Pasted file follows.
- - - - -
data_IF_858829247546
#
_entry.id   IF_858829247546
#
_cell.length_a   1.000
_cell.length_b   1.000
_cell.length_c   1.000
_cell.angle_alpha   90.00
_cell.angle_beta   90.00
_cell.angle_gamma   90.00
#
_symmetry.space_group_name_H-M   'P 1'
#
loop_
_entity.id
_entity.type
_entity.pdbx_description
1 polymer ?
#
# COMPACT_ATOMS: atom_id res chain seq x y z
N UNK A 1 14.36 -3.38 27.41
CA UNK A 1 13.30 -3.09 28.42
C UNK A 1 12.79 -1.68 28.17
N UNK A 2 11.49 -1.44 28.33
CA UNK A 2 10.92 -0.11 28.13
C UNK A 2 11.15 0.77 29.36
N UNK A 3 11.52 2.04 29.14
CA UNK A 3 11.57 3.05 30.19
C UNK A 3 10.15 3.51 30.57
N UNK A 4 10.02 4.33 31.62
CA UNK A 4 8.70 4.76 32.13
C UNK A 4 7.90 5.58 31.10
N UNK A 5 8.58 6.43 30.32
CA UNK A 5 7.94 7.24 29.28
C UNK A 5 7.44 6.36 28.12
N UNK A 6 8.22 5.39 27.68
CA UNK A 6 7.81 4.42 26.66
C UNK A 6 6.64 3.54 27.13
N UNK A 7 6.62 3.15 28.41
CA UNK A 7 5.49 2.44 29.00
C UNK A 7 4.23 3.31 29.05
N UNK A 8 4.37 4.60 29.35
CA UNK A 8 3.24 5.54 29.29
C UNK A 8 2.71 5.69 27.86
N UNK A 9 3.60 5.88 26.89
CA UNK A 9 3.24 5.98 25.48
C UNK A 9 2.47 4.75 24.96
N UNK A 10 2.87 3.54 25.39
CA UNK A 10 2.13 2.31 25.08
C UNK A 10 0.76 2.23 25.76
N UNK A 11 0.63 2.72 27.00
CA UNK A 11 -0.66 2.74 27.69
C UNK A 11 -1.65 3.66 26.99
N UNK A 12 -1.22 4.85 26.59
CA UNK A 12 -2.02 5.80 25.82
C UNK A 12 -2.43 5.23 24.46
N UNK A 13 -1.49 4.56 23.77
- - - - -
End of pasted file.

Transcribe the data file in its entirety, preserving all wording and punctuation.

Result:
data_IF_858829247546
#
_entry.id   IF_858829247546
#
_cell.length_a   1.000
_cell.length_b   1.000
_cell.length_c   1.000
_cell.angle_alpha   90.00
_cell.angle_beta   90.00
_cell.angle_gamma   90.00
#
_symmetry.space_group_name_H-M   'P 1'
#
loop_
_entity.id
_entity.type
_entity.pdbx_description
1 polymer ?
#
# COMPACT_ATOMS: atom_id res chain seq x y z
N UNK A 1 14.36 -3.38 27.41
CA UNK A 1 13.30 -3.09 28.42
C UNK A 1 12.79 -1.68 28.17
N UNK A 2 11.49 -1.44 28.33
CA UNK A 2 10.92 -0.11 28.13
C UNK A 2 11.15 0.77 29.36
N UNK A 3 11.52 2.04 29.14
CA UNK A 3 11.57 3.05 30.19
C UNK A 3 10.15 3.51 30.57
N UNK A 4 10.02 4.33 31.62
CA UNK A 4 8.70 4.76 32.13
C UNK A 4 7.90 5.58 31.10
N UNK A 5 8.58 6.43 30.32
CA UNK A 5 7.94 7.24 29.28
C UNK A 5 7.44 6.36 28.12
N UNK A 6 8.22 5.39 27.68
CA UNK A 6 7.81 4.42 26.66
C UNK A 6 6.64 3.54 27.13
N UNK A 7 6.62 3.15 28.41
CA UNK A 7 5.49 2.44 29.00
C UNK A 7 4.23 3.31 29.05
N UNK A 8 4.37 4.60 29.35
CA UNK A 8 3.24 5.54 29.29
C UNK A 8 2.71 5.69 27.86
N UNK A 9 3.60 5.88 26.89
CA UNK A 9 3.24 5.98 25.48
C UNK A 9 2.47 4.75 24.96
N UNK A 10 2.87 3.54 25.39
CA UNK A 10 2.13 2.31 25.08
C UNK A 10 0.76 2.23 25.76
N UNK A 11 0.63 2.72 27.00
CA UNK A 11 -0.66 2.74 27.69
C UNK A 11 -1.65 3.66 26.99
N UNK A 12 -1.22 4.85 26.59
CA UNK A 12 -2.02 5.80 25.82
C UNK A 12 -2.43 5.23 24.46
N UNK A 13 -1.49 4.56 23.77